For both security and economic reasons, India requires robust diplomatic relationships with ASEAN members. India may be able to increase its footprint in the Indo-Pacific zone and amongst Southeast Asian countries by improving its linkages with the ASEAN countries. These connection initiatives help maintain Northeast part of India in a central position, assuring the north-eastern states’ economic development. The linkages will also serve as a counter to China’s influence in the area as well as a boost to economic growth for India would result from improved commercial relations with the ASEAN countries. As the majority of India’s trade is reliant on maritime security, ASEAN holds a key place in the rules-based Indo-Pacific’s security architecture. In order to fight terrorism, tax evasion, and other issues, cooperation with ASEAN countries is essential. However, there has always been a connection between India and ASEAN, more has to be done to encourage it on land, at sea, in the air, and in cyberspace as well.
India-ASEAN relations have a promising future. Although the two sides have developed close ties and achieved significant progress over the last few decades, there is still enormous room for development. It is very well realised by India that ASEAN is a central pillar in the Indo-Pacific and India supports it with a full heart. India must strengthen its naval might, long seen as the “Cinderella service” of the armed forces, if sea routes are to remain free and open the same could be achieved. A larger portion of India’s defense budget was given to its naval forces with the implementation of its Look East strategy. The navy will be able to assume its responsibilities as the Indo-Pacific region’s “net security provider” thanks to this money.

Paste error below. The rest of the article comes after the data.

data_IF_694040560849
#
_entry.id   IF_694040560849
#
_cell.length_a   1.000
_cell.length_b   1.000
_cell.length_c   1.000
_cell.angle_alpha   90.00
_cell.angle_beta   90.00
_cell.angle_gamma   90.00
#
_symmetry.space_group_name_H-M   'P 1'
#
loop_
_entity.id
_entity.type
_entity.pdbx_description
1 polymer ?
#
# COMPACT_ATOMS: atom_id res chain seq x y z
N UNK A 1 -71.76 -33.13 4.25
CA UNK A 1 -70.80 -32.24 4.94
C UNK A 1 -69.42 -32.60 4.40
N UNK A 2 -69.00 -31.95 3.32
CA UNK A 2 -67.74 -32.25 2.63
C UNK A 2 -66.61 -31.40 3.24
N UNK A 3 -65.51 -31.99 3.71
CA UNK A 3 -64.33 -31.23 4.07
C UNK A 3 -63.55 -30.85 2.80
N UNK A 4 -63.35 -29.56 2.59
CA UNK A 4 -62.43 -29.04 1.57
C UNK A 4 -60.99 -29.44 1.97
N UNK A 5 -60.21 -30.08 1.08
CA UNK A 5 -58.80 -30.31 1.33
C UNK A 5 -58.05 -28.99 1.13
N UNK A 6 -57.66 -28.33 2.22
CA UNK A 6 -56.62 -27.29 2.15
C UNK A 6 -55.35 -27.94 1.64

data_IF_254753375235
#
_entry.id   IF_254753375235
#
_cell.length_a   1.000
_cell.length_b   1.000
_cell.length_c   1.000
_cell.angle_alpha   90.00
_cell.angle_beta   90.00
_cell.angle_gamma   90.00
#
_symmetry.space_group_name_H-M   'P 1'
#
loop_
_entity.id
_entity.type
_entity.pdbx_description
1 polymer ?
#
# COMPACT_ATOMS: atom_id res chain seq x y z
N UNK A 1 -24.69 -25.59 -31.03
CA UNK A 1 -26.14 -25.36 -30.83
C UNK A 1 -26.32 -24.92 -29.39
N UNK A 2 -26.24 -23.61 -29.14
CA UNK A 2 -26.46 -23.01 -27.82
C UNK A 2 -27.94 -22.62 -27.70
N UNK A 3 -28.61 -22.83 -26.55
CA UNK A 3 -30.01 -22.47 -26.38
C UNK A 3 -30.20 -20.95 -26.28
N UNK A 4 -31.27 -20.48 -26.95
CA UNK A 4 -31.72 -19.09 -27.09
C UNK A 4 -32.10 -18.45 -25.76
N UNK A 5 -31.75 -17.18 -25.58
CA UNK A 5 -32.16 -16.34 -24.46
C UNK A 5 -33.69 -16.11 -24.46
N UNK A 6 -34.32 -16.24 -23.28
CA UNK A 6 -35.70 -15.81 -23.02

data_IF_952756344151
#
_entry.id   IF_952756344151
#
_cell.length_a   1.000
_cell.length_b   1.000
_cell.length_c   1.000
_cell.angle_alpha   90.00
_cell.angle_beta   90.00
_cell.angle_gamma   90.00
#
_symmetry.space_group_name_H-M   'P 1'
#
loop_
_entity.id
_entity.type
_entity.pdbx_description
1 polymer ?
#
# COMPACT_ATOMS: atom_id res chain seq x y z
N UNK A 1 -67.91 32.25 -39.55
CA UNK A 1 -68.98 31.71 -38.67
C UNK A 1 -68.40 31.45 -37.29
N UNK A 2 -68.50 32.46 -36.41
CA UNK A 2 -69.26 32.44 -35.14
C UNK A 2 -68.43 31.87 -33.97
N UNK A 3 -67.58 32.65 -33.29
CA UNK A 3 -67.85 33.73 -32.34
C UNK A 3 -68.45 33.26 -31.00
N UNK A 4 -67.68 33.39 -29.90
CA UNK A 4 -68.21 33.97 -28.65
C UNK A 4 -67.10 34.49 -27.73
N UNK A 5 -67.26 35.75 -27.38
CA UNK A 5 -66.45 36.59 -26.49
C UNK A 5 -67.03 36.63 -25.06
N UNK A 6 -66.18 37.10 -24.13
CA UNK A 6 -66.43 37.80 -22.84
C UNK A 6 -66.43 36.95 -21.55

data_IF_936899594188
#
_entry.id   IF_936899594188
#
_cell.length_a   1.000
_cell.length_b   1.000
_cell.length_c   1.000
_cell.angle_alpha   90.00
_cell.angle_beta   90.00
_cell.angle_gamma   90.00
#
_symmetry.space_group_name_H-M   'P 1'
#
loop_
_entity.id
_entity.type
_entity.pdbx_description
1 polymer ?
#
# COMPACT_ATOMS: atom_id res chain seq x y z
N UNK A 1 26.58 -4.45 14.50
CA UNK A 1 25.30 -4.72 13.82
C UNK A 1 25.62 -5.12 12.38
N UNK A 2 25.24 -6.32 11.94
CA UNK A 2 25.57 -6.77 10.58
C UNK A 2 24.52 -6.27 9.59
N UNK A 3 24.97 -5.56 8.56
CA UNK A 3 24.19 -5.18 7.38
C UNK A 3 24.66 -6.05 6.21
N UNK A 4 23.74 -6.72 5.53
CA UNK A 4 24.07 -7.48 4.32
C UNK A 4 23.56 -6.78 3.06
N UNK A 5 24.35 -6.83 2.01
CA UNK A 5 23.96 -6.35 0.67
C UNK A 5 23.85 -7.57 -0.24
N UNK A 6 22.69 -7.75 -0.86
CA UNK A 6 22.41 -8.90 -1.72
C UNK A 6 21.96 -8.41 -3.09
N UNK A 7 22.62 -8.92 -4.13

If India accepts a “swing state” position in deciding the Indo-Pacific power balance, it will be in the greatest position to acquire influence and actively shape the global order. An isolated India is unlikely to evoke much support or attention from its neighbours, much less excitement. A poor economy is insufficient as a base for successful multilateral or plurilateral diplomacy that gains allies and shapes attitudes in India’s neighbourhood or for the force projection necessary to serve as a net security provider. In this sense ASEAN ties are important for India in the marine domain and otherwise for economic development. The idea of a greater Asian federation, with India serving as a vital hub for links throughout the continent, if India leverages from the relationships it has built.